Kali Tudo 2 (tm): The Running Game vs. The Guard
Kali Tudo ™ 2: The Running Dog, Dog Brothers explore fighting the guard, and incorporate functional Kali trapping
What I’m showing you is a way, not the way
-Guro Marc “Crafty Dog” Denny
The internet, and martial arts instructional DVDs are not short on at least two things: delusional “anti-grappling” techniques, and impractical, and unrealistic trapping. Guro Marc “Crafty Dog” Denny and Dog Brothers Martial Arts (DBMAs hereafter) have not, in Kali Tudo ™ 2, contributed to any of these over-represented content areas. If you are unfamiliar with DBMAs, and the Dog Brothers themselves you may be worried, about strategies for dealing with the guard being addressed by martial artists whose chief credentials come not from backgrounds long steeped in Judo/Brazilian Jiu-jitsu/Sambo/Western Wrestling. You might also worry further about the inclusion of trapping content. After all, you may say, what can guys who play with sticks know about either trapping or grappling? And what does the one have to do with the other? These aren't bad questions, and the short answer to both is that the Dog Brothers are much more than the sticks and knives that have informed much of their ideas. The more you examine and study DBMAs material the more depth you find in their system. It is Krabi Krabong, Brazilian Jiu-jitsu, Jun Fan, Pekiti Tirsia, Lameco and Inosanto Blend, but the experience of actual hard contact (that is to say as real as real gets sparring) has helped to craft a robust and substantial whole. In addition Denny’s brown belt in BJJ, not an arm chair understanding of grappling, is clearly informing this particular strategy for dealing with the guard. This is a component sorely lacking in much of what passes for strategies and answers to grappling that abound in the magazines, on the internet and in instructional DVDs. Anyone with a couple of years of experience in BJJ will see the MMA merit of the Running Dog (hereafter RD) posture as components of it are present in a variety of counters to numerous BJJ guard structures. As a purple belt, that got his guard from one of De La Riva’s protégés Marcello C. Monteiro, I will be loath to show this posture, and its attendant attacks to anyone but my close friends and fighters willing to pay me much more than my usual rate.
Unlike KT1, KT2 feels much less like a formal instructional DVD and more like a class or seminar. If you are used to other instructionals this may throw you off. The movements aren't quite polished by all involved. In my first viewing of the DVD this was unsettling, but the more I watched it, the more the approach made sense, and this informal structure became one of the many strengths. You may be like me and pick this kind of thing up pretty rapidly through instructionals, or you may struggle through it but either way, you are learning the material along with the various clans of the Dog Brothers. This necessarily means that you will not always see the moves at their most polished, but that is okay. Because what you get in exchange for everyone not looking polished is immediate identification of problems that people new to the movements (you the viewer included) are likely to have. The participants are learning the material too, and that provides for a very organic set of questions. I am unsure if Guro Denny had this in mind when they were cutting KT2 together, but it works.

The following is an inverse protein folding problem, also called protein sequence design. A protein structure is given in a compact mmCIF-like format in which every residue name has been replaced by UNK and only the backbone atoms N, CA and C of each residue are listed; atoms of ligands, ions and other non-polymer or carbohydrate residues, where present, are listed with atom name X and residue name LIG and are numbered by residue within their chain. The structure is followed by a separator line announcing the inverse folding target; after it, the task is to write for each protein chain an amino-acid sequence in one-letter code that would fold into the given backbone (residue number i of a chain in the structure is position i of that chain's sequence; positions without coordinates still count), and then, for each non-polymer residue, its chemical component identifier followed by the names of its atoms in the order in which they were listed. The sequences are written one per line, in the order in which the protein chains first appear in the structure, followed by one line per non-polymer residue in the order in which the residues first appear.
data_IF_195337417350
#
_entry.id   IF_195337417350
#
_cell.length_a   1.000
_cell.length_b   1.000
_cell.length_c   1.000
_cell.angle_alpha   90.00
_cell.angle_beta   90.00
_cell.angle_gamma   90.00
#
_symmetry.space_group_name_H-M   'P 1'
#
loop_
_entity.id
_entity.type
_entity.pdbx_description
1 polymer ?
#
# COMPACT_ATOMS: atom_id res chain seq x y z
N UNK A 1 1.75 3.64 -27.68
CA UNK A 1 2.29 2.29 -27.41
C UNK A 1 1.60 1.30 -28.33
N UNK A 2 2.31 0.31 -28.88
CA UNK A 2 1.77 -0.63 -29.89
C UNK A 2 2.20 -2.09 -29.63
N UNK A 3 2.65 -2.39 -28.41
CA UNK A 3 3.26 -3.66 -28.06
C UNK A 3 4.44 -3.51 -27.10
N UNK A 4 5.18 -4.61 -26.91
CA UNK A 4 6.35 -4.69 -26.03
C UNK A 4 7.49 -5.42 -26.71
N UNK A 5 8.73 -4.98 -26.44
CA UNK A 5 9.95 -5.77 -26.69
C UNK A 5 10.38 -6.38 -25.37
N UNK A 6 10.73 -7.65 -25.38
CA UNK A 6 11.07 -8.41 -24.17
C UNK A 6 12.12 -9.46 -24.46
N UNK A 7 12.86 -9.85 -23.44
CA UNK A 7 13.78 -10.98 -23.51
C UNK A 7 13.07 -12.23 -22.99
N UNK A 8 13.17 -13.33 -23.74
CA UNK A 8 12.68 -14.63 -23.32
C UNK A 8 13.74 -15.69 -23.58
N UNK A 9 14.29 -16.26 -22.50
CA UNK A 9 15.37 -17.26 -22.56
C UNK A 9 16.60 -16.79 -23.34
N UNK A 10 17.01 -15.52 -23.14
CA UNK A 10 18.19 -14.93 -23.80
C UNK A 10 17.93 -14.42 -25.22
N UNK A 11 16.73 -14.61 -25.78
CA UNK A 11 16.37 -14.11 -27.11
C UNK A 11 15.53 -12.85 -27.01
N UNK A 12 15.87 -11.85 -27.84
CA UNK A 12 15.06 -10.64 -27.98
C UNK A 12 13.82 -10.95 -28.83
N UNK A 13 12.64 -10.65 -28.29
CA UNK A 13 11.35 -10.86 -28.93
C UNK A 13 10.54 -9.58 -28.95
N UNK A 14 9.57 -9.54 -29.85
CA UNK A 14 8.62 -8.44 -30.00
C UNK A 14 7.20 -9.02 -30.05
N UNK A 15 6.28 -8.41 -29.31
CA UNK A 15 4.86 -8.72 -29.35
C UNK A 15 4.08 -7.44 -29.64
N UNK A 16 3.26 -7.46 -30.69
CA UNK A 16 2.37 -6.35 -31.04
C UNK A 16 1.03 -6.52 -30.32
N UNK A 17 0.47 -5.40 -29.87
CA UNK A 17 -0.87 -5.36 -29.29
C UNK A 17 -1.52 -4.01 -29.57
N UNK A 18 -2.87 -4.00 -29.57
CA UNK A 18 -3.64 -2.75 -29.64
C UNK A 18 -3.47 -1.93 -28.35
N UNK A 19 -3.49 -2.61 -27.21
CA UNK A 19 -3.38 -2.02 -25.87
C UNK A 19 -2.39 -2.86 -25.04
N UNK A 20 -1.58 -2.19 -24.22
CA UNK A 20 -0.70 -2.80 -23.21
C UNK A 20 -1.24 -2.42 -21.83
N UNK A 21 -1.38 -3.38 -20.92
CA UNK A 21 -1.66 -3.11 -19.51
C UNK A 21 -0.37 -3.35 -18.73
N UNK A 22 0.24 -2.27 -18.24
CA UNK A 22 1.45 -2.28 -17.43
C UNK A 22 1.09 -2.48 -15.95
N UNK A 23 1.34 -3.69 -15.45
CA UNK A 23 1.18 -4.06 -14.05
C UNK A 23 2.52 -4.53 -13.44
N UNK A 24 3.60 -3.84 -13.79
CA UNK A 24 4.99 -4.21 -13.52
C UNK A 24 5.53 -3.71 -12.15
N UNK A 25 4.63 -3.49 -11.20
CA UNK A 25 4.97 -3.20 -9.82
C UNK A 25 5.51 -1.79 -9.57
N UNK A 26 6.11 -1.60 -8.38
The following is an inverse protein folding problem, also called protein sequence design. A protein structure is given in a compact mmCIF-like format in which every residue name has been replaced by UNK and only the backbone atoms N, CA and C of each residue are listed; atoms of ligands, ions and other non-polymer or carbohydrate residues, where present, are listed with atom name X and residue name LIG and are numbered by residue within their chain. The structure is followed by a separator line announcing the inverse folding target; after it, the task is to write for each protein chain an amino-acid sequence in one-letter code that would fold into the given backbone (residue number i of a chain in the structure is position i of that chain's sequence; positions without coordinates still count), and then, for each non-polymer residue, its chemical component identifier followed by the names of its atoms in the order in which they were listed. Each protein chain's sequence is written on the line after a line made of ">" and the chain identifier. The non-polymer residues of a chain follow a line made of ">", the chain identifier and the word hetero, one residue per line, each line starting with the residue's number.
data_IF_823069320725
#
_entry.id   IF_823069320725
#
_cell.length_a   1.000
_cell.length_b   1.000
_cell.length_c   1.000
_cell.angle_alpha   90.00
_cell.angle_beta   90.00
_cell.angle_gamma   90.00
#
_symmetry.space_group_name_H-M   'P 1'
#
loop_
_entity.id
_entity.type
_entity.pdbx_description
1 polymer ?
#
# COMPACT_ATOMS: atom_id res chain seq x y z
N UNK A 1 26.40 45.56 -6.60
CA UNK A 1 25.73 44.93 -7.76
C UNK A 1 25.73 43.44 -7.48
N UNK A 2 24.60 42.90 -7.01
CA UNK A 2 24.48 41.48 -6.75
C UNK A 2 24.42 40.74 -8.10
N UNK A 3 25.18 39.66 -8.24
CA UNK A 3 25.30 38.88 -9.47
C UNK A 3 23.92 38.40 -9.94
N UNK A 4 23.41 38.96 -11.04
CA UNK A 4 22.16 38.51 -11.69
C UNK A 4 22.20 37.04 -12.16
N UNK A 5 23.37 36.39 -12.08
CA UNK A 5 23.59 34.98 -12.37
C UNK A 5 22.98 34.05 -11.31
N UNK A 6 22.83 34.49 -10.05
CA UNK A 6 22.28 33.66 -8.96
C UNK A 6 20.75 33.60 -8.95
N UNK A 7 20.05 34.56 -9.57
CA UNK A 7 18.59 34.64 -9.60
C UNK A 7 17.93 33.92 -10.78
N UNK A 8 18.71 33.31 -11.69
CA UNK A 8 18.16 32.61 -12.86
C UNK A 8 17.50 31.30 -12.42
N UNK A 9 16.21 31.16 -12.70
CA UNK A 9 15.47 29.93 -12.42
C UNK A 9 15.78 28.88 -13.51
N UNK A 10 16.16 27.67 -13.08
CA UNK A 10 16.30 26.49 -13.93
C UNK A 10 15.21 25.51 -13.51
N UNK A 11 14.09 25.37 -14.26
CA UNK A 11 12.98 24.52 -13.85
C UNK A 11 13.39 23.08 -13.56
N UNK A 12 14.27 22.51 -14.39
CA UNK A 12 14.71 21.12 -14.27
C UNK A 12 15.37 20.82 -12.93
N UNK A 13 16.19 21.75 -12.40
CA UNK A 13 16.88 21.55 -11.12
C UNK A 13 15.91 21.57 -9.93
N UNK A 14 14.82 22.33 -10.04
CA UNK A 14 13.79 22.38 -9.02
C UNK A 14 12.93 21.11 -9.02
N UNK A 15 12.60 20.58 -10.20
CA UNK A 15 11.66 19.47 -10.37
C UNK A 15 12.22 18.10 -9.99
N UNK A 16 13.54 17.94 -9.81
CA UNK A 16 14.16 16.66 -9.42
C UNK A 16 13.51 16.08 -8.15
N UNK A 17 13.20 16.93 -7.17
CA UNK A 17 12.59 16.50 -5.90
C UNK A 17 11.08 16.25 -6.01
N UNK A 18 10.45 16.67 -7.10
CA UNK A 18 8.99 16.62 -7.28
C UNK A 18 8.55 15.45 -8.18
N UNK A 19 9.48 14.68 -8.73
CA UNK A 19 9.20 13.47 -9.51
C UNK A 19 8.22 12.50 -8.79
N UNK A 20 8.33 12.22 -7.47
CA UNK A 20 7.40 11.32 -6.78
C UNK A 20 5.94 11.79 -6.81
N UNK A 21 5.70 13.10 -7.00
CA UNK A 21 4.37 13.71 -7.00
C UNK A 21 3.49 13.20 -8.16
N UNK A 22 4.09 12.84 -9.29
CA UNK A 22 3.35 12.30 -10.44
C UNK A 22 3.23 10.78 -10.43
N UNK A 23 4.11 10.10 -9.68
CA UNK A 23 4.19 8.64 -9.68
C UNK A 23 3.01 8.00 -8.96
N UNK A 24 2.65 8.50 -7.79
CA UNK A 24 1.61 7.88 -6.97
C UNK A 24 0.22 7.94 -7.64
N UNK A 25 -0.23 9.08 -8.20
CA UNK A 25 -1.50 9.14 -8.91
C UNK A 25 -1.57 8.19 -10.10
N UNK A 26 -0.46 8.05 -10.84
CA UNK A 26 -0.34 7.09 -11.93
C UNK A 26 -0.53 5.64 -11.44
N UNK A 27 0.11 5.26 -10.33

The material itself is organized quite well and can be broken down into roughly three parts. First we get an older introduction to the basic RD posture (a punishing variant on the can-opener in which the person in the guard and appling the RD is keeping well aware of the arm-bar counter). This is very thorough, and fits the RD posture in the overall matrix of guard passing. Setting this context to me was very important. Sometimes people get attached to a new technique and forget immediately about everything else they know. When the rubber guard hit BJJ I remember people getting overly infatuated with it with forgetting that it was just a part of a broader guard game. Denny sets the RD in a larger context and thus heads off fixation. This makes the RD not the technique but another in an overall guard passing strategy. In this first section we see the RD pass and two swift leg attacks. In this section Denny covers not only MMA style usage, but straight BJJ/submission grappling applications too. We also get a very brief introduction to striking from the RD. The second section covers Kali striking principles and the unique approach to hand to hand that flows from the use of weapons. The name of the game is playing various angles of impact. Ideas about beats are covered. There is an intersting drill designed (I am unsure if this drill is the brain child of Guro Denny, or something he picked up but it is simple and quite brilliant) to facilitate a trapping crash. Denny is at his most articulate in this section. Clear, thought provoking and open, this section is, in my mind worth the price of the DVD. The third teaching section brings the RD game, and Kali striking concepts together in a way that will make you wonder why no one has thought of it before (Denny and the Hawaii Clan have an interesting discussion on this in the opening of the tape).
KT2, while heuristically different, is a worthy addition to the Kali Tudo (tm) library. Like the first it lays down a template that students will use to further their own understanding.
The Dog Brothers have done it again. Woof!